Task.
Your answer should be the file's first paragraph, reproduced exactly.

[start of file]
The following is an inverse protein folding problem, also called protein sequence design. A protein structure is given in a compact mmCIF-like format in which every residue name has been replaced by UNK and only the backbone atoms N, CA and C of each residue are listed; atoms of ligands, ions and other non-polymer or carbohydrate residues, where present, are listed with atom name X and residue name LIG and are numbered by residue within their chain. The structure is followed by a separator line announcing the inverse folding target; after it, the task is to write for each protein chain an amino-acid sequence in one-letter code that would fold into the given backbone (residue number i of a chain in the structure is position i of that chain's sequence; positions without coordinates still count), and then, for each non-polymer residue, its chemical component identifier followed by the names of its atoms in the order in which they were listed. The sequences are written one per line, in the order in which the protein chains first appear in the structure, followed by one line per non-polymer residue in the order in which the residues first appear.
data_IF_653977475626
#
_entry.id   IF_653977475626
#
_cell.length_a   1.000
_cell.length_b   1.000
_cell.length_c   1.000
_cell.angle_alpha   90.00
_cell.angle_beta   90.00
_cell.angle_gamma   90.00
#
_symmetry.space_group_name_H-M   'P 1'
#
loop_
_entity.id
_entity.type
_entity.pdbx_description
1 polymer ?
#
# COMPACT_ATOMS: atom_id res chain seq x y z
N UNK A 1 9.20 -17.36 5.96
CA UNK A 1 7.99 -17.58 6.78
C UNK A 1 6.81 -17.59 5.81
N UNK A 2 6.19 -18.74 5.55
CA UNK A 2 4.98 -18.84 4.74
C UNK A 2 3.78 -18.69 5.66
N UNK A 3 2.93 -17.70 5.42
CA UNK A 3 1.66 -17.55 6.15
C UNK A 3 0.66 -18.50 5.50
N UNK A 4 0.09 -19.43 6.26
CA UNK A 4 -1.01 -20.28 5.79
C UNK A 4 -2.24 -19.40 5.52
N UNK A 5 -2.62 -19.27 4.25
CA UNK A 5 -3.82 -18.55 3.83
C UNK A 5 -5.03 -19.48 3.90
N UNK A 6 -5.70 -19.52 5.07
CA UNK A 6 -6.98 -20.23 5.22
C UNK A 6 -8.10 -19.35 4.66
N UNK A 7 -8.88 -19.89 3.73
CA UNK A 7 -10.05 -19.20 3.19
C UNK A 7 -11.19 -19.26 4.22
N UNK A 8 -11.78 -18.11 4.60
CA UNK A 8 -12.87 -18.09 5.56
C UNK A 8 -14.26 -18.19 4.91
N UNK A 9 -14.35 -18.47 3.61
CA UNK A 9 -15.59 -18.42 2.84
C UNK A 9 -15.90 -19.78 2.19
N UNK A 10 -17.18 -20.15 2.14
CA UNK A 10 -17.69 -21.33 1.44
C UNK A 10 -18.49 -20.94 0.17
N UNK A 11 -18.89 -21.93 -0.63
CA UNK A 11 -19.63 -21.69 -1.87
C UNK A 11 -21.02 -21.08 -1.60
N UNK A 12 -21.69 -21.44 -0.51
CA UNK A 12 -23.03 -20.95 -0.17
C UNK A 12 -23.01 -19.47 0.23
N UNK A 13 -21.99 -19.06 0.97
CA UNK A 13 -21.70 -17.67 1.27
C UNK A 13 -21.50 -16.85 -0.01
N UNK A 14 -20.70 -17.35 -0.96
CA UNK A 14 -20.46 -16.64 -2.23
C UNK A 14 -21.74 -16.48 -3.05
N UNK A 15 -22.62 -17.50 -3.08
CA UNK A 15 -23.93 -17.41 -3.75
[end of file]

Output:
The following is an inverse protein folding problem, also called protein sequence design. A protein structure is given in a compact mmCIF-like format in which every residue name has been replaced by UNK and only the backbone atoms N, CA and C of each residue are listed; atoms of ligands, ions and other non-polymer or carbohydrate residues, where present, are listed with atom name X and residue name LIG and are numbered by residue within their chain. The structure is followed by a separator line announcing the inverse folding target; after it, the task is to write for each protein chain an amino-acid sequence in one-letter code that would fold into the given backbone (residue number i of a chain in the structure is position i of that chain's sequence; positions without coordinates still count), and then, for each non-polymer residue, its chemical component identifier followed by the names of its atoms in the order in which they were listed. The sequences are written one per line, in the order in which the protein chains first appear in the structure, followed by one line per non-polymer residue in the order in which the residues first appear.